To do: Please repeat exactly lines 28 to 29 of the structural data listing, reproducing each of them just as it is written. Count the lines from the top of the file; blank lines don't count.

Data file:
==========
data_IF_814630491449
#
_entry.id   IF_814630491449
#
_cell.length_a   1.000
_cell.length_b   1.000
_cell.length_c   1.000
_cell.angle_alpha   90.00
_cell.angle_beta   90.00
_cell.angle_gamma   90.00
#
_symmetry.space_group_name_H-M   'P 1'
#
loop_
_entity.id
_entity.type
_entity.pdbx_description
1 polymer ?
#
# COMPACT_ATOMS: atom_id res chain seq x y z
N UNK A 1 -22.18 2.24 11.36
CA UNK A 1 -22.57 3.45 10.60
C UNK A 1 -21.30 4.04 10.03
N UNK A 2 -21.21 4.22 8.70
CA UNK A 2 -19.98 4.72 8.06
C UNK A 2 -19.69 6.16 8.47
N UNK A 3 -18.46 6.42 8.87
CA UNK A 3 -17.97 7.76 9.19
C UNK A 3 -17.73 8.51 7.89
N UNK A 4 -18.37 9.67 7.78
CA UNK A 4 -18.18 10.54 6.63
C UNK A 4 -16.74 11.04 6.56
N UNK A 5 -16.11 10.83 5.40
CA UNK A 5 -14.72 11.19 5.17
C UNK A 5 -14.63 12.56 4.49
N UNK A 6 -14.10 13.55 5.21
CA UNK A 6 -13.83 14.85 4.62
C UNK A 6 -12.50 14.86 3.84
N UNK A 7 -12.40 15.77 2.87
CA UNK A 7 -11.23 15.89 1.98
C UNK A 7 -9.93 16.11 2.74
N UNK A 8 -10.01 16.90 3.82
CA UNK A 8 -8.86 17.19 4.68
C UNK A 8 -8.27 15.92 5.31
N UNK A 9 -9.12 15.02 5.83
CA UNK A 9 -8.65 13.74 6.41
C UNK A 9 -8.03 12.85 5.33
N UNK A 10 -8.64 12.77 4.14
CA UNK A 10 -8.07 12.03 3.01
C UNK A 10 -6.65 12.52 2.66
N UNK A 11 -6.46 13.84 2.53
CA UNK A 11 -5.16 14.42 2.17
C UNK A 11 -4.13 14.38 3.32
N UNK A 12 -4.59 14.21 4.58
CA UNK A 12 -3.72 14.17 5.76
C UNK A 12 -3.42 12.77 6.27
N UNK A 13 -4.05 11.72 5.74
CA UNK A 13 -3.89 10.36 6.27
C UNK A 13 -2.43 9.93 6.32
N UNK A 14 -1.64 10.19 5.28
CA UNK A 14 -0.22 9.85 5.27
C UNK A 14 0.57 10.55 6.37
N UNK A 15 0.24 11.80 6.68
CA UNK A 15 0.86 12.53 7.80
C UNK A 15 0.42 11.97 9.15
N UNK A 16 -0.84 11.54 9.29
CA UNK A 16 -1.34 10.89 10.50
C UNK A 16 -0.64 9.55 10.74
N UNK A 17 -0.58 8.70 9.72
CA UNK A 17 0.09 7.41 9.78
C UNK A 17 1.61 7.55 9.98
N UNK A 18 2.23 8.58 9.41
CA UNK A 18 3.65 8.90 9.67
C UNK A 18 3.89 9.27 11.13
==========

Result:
CA UNK A 3 -17.97 7.76 9.19
C UNK A 3 -17.73 8.51 7.89